Thanks for reading!  I brought a GoPro along on the trip and put together a video of some highlights so enjoy.  Next stop - home!

Wednesday, July 6, 2016

Fjord Cycling Route in Norway - Day 5 (Frøyset to Matre)

After 130 miles (which isn't a lot) of riding and nearly 11,000 feet of climb (that IS a lot for that type of mileage) I arrived back in Matre and finished the loop route around 12:30 p.m.  I was motivated to get moving this morning so I could catch the 1:50 p.m. bus back to Bergen otherwise I'd have to wait until 4:50 which I didn't care for.  Today was a really good day.  After a great breakfast I departed the farmhouse.  I had the entire house to myself last night and is the type of place where you don't get a key because there aren't even locks on the doors.  Pretty quiet out there.

I was riding back into the mountains and had the most total climb of any day - almost 3,000 feet.  I also came back around the Masfjorden and got to ride by that most of the day.  What was nice about today was I got some riding in the forest, along the water, saw some waterfalls and it didn't rain!  It drizzled a bit here and there but I didn't need to put on my rain jacket at all.  A great capstone to an incredible ride.

View from the farmhouse.

The twelve year old in me giggled at this sign.  It actually meant there were upcoming speed bumps.

These pictures don't do justice to how big that waterfall was.  Couldn't get very close to it.

So pro tip #2 from Arne was to not take the tunnel into Matre since it has heavy two-way traffic and there isn't anywhere on the side to ride.  Instead, I was to take the old historical road that was built in 1911.  Apparently you can still drive on this road but you'd better have something with good suspension.  He did mention the road isn't in great shape but honestly it was a blast.  I wish I had my mountain bike and could fly down it.  It was an awesome road to ride on and a stress-free way to finish.

Tomorrow I'll put up a video of the ride and a few random observations from being here that didn't quite fit in the daily posts.  Off to explore Bergen!

Fjord Cycling Route in Norway - Day 4 (Eivindvik to Frøyset)

Hello from the Frøyset Gardsmat.  I’m staying in an old farmhouse that I have to myself tonight.  The owner and his family live on the property too but in a different house.  It’s a cool place and definitely peaceful here as it’s a little off the beaten path and tucked into the woods and there is a lake right outside as well.  More on this place later.

The alarm was set a little earlier than normal today as I had to be on a ferry at 9:00 a.m. which meant being done with breakfast and all packed by 8:30-8:45. I stayed at the Gulating Hotel last night which was nice enough but the person at the front desk tried to charge me for my room and meal which were already paid for.  After explaining this to him (he spoke fluent English to me yesterday) he suddenly pretended he didn’t understand English.  I told him I was going to call the tour company to let them know I was getting overcharged and wouldn’t you know at that exact moment he remembered that everything had been paid for.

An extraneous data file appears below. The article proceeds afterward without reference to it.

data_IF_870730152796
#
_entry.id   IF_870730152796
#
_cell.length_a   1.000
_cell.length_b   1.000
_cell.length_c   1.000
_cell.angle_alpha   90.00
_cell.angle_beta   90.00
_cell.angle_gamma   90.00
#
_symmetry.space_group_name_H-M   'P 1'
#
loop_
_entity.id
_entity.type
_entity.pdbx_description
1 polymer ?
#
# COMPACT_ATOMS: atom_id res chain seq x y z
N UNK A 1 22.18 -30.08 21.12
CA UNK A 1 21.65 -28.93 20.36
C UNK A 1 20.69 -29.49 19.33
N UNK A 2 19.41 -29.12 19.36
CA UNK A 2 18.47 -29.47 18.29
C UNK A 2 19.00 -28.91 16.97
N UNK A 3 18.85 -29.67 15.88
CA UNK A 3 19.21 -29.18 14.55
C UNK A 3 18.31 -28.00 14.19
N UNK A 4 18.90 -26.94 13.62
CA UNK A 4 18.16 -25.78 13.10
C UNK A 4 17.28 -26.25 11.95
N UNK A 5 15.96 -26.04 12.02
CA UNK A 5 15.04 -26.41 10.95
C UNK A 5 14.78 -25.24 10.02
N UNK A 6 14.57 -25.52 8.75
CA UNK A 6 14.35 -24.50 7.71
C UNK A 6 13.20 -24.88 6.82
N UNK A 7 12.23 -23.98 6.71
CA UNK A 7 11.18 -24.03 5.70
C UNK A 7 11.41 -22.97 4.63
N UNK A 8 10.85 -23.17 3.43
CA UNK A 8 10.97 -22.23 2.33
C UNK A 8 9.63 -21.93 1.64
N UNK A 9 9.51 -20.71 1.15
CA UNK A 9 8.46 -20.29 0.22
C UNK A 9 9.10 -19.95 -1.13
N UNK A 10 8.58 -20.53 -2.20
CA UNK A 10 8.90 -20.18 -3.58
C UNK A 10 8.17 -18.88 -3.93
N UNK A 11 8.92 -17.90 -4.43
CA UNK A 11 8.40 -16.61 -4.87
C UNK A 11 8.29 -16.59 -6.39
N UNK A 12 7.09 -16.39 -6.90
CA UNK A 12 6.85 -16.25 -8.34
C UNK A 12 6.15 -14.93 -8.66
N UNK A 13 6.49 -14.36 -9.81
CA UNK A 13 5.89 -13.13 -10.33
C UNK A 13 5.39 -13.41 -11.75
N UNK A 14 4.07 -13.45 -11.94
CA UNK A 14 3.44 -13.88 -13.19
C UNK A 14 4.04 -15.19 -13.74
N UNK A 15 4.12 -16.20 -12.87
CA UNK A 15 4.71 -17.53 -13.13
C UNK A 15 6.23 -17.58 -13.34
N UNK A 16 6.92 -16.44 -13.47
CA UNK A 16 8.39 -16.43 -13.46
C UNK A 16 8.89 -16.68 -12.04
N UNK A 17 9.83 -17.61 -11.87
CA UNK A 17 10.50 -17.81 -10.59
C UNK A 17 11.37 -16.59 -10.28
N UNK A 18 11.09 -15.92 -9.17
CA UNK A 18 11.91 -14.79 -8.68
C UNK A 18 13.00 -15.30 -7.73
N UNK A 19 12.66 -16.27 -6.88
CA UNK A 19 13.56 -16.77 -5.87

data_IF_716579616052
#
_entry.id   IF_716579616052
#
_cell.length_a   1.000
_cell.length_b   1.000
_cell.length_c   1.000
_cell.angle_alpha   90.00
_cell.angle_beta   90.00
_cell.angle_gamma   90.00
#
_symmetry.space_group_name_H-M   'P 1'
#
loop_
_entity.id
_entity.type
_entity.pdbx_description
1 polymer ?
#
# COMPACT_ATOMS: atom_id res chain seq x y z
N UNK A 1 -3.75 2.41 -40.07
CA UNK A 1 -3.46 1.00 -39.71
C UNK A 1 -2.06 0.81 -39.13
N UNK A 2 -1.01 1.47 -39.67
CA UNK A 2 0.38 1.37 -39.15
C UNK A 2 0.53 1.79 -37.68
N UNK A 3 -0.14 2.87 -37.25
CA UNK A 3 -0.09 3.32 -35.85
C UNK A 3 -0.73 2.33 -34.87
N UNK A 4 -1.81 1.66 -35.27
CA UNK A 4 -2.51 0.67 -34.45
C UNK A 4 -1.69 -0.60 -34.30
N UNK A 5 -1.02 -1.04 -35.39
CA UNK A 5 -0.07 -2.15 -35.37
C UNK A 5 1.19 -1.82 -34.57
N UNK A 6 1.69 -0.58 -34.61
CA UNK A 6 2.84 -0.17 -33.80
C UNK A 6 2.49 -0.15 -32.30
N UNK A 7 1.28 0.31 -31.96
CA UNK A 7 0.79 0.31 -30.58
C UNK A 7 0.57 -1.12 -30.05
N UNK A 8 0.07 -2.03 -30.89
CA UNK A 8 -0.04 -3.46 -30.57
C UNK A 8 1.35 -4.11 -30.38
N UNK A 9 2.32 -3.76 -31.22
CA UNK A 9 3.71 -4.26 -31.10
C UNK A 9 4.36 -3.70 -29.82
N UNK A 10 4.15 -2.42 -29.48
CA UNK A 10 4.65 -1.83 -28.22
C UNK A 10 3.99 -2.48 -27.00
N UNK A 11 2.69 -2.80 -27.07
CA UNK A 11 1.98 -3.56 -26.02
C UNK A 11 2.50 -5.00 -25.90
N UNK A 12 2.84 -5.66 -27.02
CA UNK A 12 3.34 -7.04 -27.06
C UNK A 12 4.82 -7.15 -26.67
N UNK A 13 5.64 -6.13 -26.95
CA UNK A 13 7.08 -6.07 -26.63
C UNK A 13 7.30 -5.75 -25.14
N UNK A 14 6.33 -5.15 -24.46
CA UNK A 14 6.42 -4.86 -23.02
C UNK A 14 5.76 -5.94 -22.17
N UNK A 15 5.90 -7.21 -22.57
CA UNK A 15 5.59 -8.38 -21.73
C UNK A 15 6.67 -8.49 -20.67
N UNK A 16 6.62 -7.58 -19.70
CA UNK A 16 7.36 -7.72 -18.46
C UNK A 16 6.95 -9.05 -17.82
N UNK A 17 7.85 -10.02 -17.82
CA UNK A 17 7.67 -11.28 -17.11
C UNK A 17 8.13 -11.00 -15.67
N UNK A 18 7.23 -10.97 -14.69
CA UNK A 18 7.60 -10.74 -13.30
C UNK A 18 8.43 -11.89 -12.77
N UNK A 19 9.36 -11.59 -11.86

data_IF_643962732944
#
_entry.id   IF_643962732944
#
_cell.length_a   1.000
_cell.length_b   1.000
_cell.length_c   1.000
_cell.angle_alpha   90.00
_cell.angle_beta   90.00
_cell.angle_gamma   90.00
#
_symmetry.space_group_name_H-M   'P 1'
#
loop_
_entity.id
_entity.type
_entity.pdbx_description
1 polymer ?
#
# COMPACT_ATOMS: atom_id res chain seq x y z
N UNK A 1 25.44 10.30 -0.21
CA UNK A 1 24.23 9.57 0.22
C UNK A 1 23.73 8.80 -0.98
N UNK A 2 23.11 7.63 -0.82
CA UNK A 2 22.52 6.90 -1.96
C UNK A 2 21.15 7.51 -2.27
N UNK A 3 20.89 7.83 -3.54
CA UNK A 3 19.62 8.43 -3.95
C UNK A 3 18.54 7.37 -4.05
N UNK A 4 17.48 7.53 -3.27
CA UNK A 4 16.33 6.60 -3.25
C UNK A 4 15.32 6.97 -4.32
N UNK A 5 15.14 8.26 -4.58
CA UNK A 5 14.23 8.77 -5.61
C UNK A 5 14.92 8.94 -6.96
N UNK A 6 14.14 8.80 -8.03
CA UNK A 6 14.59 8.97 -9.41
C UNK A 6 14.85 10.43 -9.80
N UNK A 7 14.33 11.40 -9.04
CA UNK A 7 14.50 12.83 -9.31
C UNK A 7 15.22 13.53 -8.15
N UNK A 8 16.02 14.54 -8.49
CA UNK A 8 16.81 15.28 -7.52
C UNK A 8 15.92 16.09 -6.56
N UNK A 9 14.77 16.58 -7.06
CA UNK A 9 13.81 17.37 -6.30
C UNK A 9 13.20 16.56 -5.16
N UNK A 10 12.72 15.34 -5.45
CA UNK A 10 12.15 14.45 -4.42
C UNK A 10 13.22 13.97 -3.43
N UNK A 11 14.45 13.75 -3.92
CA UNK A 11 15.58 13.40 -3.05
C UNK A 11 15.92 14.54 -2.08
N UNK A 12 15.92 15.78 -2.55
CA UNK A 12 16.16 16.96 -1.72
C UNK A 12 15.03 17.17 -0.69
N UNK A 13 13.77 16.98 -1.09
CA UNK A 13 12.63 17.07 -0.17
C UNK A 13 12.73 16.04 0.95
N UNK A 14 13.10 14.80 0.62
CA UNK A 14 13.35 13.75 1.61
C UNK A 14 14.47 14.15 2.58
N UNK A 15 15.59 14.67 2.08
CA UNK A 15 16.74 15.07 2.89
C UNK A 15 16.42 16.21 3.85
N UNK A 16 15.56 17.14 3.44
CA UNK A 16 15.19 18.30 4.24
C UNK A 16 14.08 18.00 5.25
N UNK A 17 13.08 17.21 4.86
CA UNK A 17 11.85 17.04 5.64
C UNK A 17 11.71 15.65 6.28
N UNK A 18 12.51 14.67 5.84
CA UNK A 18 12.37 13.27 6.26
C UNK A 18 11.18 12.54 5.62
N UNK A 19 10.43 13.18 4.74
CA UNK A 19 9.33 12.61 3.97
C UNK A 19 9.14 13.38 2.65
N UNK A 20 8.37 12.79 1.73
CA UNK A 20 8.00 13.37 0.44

For once, it was sunny this morning and warm – for here anyway.  I boarded the ferry a little after 9:15 and was on my way to Mjønma.  I knew they would eventually get there but thankfully Google Maps and the offline map app I have showed the ferry route so I knew when to get off.  The scenery along the ferry ride was pretty incredible.  Leaving Eivindvik takes you into the archipelago and a few of the islands have houses on them.  A handful of the bigger ones have highways and bridges that connect to the mainland.  Really pretty area.

Once I got off the ferry it was time to get moving again.  20% chance of rain today.  Did it rain?  Of course!  It started sprinkling as soon as I got off the ferry and that turned into a downpour for almost an hour.  At about my halfway point to the day it started to let up and I stopped to have lunch and try to dry off.  It was a pretty uneventful ride after that.  The landscape today didn’t have the same “wow” factor of the first three days (other than on the ferry) but still really good.

Those two were waiting for the ferry outside of my hotel.  You can see the boat coming in on the second one.  There are some pretty nice boats people have which is a result of all the oil money in the area.  The next group of pictures were taken on the ferry.

Would be quite the place to live.  The next two were picking up and dropping off some people in Nåra, including four other cyclists that got on the ferry with me at Eivindvik.

After about an hour, I was off the ferry to my stop in Mjønma.  I then had to ride through the island until I eventually hit the bridge that takes you back into the mainland.  It was a cool way to do the loop.  There were other ways you could make the loop without having to take the ferry but this way was a lot better.

Surprise, was raining.

These picnic tables were all over the place.  Kind of like small rest stops.

The farmhouse where I’m staying tonight has been in their family for nearly 200 years.  Some things are still original but there’s been a lot of upkeep to it.  Things like the bathroom and kitchen are modern but they’ve tried to keep the antique look to it.  They probably have bed space for 15-20 people and are building more space in a loft that is dormitory style that will hold another 15 or so.  I found out from the owner the house was originally build in 1819.   

Last day of riding tomorrow!